Sunday, May 15, 2011

KAOS vs. CONTROL

The world is full of timeless struggles. Good vs. Evil. Light vs. Darkness. To Be or Not to Be. Whether to proceed at a yellow light. Such epic conflicts set up a balance in nature. KAOS vs. CONTROL was such a conflict. I watched it faithfully every Monday night in front of our B&W Zenith portable TV. 

Although named for the bumbling protagonist Maxwell Smart, it seemed like if we all paid attention, we could all Get Smart. Without attending the college course that I'm sure is available.

You Must Listen Carefully Under the Cone of Silence

KAOS was not an acronym, but "an international organization of evil" while CONTROL was, well, there to keep them under control. So let's talk about chaos instead.

It's everywhere. And if not kept under control, well, the universe unravels, constantly moving toward disorder, according to the law of entropy.


Without chaos, we would have little to do. And as it turns out, we could do nothing at all. Take micro-tremors for example. The little fluctuations that we normally control all the time. It is our ability to control them that makes us stronger, provides the steady hand, or the ability to lose our training wheels. They provide the starting point for larger non-chaotic action. Like a seed crystal - a tiny imperfection from which the macro-scale orderly crystal grows. So oddly enough, it is imbalance that keeps you on your toes, so to speak.

Therefore I am not entirely sure it is unnatural for individuals to seek a level of imbalance that feels right for them. To be challenged or to prove something. It may be a healthy thing to some extent. But there are lots of choices when one is on that path.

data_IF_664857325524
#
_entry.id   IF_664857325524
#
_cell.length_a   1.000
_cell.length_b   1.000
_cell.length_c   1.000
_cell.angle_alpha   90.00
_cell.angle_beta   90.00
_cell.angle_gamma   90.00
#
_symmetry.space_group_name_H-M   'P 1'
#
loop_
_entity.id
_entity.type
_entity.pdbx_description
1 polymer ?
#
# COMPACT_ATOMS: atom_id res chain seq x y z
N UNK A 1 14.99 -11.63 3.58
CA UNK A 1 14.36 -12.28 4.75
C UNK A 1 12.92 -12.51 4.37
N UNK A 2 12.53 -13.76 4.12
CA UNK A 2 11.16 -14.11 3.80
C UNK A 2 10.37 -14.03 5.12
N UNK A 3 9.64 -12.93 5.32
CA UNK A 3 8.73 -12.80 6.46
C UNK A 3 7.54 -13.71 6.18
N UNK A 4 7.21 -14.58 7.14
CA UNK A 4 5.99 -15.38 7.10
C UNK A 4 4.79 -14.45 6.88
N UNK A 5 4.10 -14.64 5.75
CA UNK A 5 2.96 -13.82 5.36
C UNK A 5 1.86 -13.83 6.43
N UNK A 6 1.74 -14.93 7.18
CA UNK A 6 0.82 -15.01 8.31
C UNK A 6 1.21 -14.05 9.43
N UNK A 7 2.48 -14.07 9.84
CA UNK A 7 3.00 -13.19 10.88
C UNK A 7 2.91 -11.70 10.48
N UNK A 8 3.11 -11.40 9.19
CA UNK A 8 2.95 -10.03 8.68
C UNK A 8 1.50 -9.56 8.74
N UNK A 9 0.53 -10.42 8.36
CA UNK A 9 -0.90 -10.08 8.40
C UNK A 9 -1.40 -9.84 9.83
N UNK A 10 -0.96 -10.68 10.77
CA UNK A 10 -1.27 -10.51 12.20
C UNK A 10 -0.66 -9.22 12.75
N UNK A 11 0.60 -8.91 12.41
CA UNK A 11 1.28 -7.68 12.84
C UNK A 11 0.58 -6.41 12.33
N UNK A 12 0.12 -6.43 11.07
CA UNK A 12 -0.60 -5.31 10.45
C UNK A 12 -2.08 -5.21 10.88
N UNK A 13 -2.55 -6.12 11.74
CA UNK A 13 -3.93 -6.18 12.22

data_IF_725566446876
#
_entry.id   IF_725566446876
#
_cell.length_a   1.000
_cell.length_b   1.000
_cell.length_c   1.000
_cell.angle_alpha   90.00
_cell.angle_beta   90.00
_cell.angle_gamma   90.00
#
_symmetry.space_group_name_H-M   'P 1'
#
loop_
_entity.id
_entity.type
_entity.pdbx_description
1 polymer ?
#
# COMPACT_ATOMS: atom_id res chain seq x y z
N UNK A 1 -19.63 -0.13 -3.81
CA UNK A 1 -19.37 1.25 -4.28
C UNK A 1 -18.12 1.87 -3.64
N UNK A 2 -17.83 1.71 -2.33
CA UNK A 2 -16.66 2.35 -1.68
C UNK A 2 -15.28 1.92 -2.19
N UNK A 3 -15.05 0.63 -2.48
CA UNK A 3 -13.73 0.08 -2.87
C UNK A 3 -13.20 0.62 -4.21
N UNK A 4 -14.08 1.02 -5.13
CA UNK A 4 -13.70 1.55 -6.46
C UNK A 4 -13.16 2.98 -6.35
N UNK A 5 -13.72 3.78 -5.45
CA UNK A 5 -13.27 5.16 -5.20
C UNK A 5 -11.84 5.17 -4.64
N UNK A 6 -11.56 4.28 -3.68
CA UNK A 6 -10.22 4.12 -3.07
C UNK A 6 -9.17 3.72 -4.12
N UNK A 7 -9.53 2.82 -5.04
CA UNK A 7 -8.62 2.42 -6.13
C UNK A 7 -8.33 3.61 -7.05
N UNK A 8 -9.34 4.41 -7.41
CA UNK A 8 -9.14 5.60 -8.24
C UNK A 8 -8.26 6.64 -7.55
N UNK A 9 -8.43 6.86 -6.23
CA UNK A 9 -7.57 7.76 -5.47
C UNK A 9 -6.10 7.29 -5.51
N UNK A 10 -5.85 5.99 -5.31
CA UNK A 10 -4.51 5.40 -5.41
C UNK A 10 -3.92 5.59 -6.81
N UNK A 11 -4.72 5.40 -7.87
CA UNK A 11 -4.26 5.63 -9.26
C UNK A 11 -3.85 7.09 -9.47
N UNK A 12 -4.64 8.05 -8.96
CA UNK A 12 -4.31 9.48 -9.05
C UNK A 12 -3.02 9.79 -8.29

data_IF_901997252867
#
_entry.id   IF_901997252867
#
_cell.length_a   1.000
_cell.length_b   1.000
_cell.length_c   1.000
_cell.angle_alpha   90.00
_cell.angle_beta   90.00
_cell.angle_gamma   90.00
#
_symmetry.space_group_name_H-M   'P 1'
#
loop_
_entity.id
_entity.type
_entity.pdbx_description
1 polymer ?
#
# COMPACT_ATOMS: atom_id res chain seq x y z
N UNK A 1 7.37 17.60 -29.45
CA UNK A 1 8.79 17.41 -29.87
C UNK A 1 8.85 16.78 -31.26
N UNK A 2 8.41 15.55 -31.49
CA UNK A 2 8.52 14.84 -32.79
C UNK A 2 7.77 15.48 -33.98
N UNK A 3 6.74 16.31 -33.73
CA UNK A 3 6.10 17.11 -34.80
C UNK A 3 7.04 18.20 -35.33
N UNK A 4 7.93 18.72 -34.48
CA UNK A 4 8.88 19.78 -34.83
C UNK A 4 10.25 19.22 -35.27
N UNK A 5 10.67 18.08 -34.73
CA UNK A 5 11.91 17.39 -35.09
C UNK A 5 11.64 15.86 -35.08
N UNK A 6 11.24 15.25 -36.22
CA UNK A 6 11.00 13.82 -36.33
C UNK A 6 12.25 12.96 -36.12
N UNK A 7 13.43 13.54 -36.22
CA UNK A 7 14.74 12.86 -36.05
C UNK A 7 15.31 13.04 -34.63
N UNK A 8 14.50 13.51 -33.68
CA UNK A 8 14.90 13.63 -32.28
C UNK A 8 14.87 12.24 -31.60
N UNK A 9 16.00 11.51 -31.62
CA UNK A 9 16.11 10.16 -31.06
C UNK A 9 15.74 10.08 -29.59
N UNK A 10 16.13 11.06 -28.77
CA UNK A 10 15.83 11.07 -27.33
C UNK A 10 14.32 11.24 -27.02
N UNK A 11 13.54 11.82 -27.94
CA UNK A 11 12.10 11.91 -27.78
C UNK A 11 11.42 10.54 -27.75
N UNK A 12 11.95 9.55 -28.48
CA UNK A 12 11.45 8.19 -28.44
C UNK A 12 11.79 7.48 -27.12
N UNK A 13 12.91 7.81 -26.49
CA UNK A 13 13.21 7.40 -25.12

When healthy imbalances get away from you, the results can be kind of funny. Like when you are almost  riding off the road on your bike. Or careening helplessly into a ditch while avoiding a stationary Yew (Angelito). Or running head-on to the "SLOW" sign on your snowboard and falling over square on your shoulder (leading in turn, to a broken collarbone).
I hate when that happens.

When unhealthy imbalances get away from you, the results are usually not so funny. The occasional event might seem like it at the time, and that will be that. Some would say that is part of growing up and finding one's way in the world. Kermit's phrase "Look Ma, no brains!" comes to mind. But I'm talking about the long haul. When the events become more than occasional and you realize one day that you dwell in the land of the Lotus Eaters.


So remember that not all pools have ripples and they are content to stay that way. Listen carefully. Make healthy choices. And as for the balance beam or tight rope - if you can't leave it to trained professionals, at least start 6" off the floor.

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